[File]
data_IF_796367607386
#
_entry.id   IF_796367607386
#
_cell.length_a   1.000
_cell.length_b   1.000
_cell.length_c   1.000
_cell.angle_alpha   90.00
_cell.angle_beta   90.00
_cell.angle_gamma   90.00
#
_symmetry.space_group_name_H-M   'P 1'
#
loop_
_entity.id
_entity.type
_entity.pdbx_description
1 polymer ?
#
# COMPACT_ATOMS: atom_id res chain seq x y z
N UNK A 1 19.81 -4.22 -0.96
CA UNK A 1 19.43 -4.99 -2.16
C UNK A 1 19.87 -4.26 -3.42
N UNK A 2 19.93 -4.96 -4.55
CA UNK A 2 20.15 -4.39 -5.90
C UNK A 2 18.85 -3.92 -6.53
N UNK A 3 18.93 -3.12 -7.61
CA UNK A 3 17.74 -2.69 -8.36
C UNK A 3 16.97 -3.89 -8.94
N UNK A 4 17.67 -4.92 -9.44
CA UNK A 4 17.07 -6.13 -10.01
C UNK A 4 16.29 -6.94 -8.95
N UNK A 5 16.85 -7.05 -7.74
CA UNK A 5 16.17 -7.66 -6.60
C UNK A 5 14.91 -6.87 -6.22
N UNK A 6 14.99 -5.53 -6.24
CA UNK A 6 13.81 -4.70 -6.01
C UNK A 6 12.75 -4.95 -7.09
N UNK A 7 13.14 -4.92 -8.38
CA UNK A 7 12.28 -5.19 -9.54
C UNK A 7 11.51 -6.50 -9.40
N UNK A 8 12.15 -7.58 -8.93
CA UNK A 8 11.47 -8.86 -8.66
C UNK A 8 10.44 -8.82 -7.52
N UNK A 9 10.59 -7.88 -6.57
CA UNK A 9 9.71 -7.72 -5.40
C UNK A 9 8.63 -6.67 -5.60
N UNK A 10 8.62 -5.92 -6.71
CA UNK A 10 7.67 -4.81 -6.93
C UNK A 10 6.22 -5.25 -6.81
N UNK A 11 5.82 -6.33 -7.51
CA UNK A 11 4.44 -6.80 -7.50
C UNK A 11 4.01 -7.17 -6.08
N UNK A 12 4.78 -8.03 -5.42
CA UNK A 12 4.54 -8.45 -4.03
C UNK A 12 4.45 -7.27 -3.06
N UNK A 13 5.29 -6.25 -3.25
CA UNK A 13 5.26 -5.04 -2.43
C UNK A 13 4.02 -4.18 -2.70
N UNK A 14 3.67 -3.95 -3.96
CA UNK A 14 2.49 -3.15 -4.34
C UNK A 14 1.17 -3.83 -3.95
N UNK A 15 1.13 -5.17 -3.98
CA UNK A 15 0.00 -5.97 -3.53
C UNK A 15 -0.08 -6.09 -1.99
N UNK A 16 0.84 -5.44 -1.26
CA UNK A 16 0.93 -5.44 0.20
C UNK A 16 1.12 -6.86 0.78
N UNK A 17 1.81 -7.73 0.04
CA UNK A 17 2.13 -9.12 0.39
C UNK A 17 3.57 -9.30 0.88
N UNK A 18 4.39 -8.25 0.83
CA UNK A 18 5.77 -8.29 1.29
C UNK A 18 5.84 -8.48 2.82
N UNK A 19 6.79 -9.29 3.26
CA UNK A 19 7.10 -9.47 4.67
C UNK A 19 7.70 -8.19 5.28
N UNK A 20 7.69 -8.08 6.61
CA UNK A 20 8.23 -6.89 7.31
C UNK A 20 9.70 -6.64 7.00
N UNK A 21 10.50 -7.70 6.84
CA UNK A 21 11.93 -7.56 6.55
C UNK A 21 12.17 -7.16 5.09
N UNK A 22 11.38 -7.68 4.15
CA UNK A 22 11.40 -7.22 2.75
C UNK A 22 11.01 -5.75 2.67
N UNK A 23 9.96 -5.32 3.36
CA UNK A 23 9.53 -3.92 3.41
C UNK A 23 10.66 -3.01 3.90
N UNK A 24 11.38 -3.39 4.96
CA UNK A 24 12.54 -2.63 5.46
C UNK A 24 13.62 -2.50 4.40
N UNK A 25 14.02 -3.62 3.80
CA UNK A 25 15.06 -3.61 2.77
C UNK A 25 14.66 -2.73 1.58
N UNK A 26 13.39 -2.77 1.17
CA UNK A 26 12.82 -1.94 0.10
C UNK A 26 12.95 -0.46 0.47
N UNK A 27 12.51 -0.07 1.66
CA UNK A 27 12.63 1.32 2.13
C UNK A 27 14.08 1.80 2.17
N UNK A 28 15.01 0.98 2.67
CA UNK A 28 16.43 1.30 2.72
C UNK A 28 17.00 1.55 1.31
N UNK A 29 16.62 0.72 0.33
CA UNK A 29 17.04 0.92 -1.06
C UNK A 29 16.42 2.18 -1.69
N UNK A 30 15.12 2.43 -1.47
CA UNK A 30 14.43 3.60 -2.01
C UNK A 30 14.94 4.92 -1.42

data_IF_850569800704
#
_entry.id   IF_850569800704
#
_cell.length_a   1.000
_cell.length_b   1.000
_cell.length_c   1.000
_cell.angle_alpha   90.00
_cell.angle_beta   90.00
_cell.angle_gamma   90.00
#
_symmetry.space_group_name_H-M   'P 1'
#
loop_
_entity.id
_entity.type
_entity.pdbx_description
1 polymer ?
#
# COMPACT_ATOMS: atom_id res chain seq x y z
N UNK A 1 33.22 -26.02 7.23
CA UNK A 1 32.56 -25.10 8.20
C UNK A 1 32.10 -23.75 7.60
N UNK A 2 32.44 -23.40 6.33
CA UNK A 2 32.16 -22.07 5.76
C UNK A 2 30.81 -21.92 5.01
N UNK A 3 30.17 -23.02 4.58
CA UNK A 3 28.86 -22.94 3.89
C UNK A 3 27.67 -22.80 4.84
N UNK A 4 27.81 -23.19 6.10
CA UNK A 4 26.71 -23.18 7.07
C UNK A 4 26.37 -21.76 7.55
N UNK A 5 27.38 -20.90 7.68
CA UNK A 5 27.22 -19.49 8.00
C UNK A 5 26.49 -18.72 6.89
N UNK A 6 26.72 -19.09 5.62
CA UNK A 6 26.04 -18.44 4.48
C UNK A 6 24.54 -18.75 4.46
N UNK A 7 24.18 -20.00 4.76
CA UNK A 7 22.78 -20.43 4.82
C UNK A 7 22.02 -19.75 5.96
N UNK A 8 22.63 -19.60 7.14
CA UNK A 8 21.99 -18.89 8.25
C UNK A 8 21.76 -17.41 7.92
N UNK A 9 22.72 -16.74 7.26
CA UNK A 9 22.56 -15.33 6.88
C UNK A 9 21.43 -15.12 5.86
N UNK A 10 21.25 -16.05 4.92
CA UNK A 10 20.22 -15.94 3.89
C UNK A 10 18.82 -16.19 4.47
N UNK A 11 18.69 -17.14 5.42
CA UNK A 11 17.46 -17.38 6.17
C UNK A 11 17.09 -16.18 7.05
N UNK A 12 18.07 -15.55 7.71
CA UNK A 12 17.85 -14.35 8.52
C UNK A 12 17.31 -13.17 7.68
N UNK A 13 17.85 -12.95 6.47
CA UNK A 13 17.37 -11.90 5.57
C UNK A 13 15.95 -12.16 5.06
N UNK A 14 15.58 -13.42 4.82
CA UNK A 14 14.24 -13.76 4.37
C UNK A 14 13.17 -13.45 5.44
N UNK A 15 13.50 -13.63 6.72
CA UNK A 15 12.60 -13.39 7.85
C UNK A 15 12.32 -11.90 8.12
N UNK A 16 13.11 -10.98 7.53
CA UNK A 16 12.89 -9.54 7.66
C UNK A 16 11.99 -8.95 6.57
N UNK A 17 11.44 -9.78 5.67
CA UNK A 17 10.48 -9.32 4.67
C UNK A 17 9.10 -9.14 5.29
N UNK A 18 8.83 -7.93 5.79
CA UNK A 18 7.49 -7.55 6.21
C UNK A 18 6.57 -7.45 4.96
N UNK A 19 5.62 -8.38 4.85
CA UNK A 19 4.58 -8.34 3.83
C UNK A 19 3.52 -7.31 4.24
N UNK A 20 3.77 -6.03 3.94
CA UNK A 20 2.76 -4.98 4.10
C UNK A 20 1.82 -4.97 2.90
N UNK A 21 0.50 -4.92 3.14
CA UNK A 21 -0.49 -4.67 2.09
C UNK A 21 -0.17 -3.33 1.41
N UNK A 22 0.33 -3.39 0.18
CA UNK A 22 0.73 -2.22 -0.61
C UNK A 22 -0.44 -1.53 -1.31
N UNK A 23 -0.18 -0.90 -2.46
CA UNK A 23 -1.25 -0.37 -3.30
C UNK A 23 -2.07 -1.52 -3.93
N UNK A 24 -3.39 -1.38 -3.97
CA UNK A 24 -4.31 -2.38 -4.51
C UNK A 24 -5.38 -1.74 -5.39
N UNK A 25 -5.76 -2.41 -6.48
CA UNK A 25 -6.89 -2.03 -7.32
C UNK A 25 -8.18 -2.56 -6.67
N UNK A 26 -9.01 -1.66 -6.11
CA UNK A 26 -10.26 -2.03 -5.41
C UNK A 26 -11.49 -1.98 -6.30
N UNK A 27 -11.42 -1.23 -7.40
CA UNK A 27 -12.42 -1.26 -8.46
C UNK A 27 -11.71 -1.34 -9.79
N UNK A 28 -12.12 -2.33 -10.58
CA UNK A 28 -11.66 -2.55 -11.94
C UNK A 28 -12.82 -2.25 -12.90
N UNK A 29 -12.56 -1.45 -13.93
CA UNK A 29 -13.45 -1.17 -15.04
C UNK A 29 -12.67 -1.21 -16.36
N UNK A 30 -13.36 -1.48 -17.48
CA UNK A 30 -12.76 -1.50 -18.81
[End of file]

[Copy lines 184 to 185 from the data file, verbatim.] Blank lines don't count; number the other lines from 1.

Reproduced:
C UNK A 18 6.57 -7.45 4.96
N UNK A 19 5.62 -8.38 4.85